Bypass alternative may bear further study
Published 12:00 am Saturday, July 5, 2008
AHOSKIE – A proposal to add another alternative route to the planned US 13 Ahoskie Bypass is apparently under consideration.
At the June meeting of the Citizens Against the Ahoskie Bypass, group co-founders Kent Williams and Garry Terry suggested that state Department of Transportation (DOT) officials should study NC 305 south of Aulander as a alternative route for the bypass.
Based on information presented at the July meeting, held Tuesday at Bearfield Primary School, DOT officials may be looking at the NC 305 alternative.
Eddie McFalls, an Earth Tech employee who serves as DOT’s Project Manager for the Ahoskie Bypass, said at Tuesday’s meeting that he was prepared to move into the next phase of the planning process, but now has been asked to delay that effort.
“We were preparing to start the detailed studies on each of the five alternative (Ahoskie Bypass) routes,” McFalls said, noting those studies were used to help build the information required in the project’s Environmental Impact Statement. “But now there is some discussion for us to hold off on that right now.”
McFalls did not quote a source of where the information came from for him to delay the start of the detailed studies.
However, Williams said at Tuesday’s meeting that he had received an e-mail from Kim Gillespie, DOT’s Project Planning Engineer for the Ahoskie Bypass, saying that her superiors wanted more information on the NC 305 alternative.
“That’s some good news,” Williams said. “All we’re asking is for that route (NC 305) to be added to the list of alternate routes. It can’t be further studied if it’s not on the list.”
Williams also shared with Tuesday’s gathering the news of a recent meeting he held with Windsor Mayor Bob Spivey and Bertie County Commissioner Wallace Perry. He said that meeting was conducted to inform Spivey and Perry of the group’s desire to add NC 305 as a possible bypass route.
“At last month’s (Citizens Against the Ahoskie Bypass) meeting, you instructed me to move forward with seeing if we could add NC 305 to the list,” Williams said. “We discussed at that meeting that we all needed to be on the same page with this bypass and that (NC) 305 seems to be our best compromise. That’s why we needed to meet with Mayor Spivey and Commissioner Perry, to let them know that highway 13 was still coming to Windsor, it just might take a different route.”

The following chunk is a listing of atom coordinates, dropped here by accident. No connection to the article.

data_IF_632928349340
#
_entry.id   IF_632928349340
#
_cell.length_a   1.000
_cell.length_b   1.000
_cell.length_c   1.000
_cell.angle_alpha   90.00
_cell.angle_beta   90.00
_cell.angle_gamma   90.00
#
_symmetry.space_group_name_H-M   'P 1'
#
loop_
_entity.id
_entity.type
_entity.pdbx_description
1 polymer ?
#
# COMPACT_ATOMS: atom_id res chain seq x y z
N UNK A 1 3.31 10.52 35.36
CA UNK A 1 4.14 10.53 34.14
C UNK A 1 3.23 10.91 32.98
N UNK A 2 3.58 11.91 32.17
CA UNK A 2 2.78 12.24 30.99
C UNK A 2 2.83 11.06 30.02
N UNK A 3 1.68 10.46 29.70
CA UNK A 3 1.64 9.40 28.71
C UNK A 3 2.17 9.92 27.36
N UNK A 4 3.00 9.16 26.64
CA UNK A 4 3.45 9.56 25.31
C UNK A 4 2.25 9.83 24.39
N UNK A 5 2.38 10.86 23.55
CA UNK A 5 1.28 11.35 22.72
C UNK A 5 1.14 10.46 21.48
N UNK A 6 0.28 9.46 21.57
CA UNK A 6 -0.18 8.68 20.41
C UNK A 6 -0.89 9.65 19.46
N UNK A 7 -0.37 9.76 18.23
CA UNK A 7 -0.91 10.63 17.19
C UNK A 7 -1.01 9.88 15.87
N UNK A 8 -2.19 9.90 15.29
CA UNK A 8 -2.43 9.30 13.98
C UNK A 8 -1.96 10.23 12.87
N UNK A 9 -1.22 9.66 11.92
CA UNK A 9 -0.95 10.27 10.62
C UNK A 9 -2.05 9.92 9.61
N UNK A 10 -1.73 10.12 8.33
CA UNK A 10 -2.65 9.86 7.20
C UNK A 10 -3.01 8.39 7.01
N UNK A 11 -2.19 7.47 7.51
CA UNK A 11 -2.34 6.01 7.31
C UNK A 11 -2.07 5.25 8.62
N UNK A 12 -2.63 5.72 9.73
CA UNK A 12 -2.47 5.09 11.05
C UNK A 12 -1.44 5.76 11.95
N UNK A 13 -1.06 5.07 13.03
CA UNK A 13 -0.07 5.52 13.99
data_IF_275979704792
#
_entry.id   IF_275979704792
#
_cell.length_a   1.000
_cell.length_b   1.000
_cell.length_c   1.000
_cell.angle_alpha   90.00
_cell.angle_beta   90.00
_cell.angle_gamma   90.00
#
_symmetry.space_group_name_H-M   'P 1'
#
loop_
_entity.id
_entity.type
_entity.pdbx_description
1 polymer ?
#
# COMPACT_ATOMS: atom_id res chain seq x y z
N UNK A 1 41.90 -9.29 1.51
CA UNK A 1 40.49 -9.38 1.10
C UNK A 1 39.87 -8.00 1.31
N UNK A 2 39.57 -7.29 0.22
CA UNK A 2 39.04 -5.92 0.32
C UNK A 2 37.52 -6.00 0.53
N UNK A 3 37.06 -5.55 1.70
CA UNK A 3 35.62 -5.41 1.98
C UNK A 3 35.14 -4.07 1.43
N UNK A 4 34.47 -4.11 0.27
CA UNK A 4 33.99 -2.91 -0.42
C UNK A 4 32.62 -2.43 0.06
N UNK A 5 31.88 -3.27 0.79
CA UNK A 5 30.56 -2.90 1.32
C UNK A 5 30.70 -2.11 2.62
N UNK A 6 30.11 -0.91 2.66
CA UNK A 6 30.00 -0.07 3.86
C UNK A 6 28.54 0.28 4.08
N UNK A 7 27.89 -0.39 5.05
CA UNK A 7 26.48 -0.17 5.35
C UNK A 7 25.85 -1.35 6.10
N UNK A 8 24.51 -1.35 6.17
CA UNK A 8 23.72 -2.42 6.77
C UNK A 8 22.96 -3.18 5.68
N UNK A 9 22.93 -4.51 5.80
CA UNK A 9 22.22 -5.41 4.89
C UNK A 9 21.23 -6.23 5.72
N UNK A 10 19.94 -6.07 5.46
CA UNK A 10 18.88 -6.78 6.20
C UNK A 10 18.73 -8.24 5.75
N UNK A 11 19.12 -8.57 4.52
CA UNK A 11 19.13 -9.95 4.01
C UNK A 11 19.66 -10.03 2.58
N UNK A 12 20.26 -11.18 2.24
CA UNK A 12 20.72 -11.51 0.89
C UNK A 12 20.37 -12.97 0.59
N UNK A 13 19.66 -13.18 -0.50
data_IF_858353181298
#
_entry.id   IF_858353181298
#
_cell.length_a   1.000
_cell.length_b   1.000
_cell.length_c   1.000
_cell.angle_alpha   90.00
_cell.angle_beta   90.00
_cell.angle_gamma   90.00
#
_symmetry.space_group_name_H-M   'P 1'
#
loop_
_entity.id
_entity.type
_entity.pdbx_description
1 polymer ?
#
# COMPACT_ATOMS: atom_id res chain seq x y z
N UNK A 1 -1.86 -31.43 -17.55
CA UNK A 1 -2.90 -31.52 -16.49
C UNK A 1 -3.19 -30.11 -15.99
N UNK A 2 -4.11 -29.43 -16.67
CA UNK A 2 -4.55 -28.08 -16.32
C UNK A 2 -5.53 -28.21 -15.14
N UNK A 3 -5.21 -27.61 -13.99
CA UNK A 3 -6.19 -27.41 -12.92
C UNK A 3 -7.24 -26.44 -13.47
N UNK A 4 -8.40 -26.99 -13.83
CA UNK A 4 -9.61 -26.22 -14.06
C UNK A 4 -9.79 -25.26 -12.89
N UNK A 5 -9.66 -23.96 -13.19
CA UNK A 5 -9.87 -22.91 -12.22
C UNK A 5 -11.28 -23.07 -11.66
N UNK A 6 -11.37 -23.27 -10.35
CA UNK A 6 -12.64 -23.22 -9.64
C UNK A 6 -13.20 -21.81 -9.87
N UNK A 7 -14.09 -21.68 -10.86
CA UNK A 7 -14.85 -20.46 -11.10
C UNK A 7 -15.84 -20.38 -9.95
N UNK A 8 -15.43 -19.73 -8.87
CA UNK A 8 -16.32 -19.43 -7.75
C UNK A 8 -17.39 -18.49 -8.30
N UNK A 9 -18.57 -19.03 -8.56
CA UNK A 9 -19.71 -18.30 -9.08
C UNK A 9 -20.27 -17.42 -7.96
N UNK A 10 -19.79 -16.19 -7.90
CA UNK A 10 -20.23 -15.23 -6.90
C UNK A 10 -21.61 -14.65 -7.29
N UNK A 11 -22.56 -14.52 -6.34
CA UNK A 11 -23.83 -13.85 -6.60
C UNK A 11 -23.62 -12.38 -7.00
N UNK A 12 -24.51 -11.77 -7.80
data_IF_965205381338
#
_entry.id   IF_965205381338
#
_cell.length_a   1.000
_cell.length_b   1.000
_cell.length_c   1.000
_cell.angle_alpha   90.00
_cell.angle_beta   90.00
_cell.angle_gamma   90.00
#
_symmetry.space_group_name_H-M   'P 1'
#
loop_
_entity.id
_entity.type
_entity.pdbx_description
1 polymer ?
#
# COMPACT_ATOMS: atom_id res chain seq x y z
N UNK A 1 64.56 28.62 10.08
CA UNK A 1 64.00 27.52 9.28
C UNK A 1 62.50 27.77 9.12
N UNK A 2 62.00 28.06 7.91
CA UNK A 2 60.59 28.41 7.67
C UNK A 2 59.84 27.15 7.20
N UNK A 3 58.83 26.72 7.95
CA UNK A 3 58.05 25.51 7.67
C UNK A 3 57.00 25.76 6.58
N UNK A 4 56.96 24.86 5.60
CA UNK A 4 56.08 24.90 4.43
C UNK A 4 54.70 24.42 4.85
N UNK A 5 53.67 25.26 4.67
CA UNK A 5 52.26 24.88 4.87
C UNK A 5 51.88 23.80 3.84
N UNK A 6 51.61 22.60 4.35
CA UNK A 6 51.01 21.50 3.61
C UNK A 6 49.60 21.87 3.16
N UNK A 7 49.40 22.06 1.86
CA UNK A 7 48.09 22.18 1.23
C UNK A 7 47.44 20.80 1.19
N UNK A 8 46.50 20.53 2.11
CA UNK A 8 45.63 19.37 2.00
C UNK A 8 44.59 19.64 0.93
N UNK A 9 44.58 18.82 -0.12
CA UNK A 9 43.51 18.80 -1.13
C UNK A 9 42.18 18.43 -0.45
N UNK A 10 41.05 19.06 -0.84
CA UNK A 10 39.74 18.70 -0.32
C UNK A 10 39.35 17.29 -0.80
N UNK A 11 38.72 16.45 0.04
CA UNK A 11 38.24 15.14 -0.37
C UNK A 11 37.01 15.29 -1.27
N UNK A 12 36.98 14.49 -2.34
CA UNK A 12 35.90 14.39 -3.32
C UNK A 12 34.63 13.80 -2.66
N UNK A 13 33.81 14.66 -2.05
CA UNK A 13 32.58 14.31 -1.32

In regards to the meeting with Spivey and Perry, Williams said it “didn’t go too well.”
“First off, they told me they didn’t have anything to do with the Ahoskie Bypass,” Williams said. “Then when I told them about the (NC) 305 alternative, they said they wanted to see DOT stick with their original plan.”
When it was brought to Williams’ attention after Tuesday’s meeting that Spivey and Perry, at a May 10, 2007 Peanut Belt Rural Planning Organization meeting in Jackson, were both part of a majority voting in favor of a 10-project road improvement priority list, one that included plans for the Ahoskie Bypass, Williams said, “That’s right, they did vote for that, so I guess they do have something to do with the Ahoskie Bypass.”
“Again, all we’re asking is for (NC) 305 south of Aulander to be looked at as a possible alternative to the Ahoskie Bypass,” Williams said. “No homes, no churches, no cemeteries will be affected. That can’t be said for any of the present alternative routes.”
If reference to the NC 305 route, the northern end of the DOT’s version of the bypass could remain intact….starting at the US 13/US 158 intersection at Winton and following US 13 south to NC 11. But instead of starting the Ahoskie loop, as currently mapped, at either the NC 11/NC 561 intersection or a bit further south at NC 11/NC 42, NC 11 could be widen, using existing right-of-way, to NC 305 at Aulander. There, US 13 would turn and head south towards Windsor, basically along the current NC 305 route, before rejoining the present-day US 13 north of Bertie High School.
To clear-up any confusion that homes and churches would be affected along the current NC 305 route, Williams explained at last month’s meeting that a new road, running parallel to NC 305, would be built through the woods. He said there was a power line, starting from the electrical substation near Millennium, that runs through the woods all the way to Windsor. He suggested adding to the right-of-way of that power line and building a new road.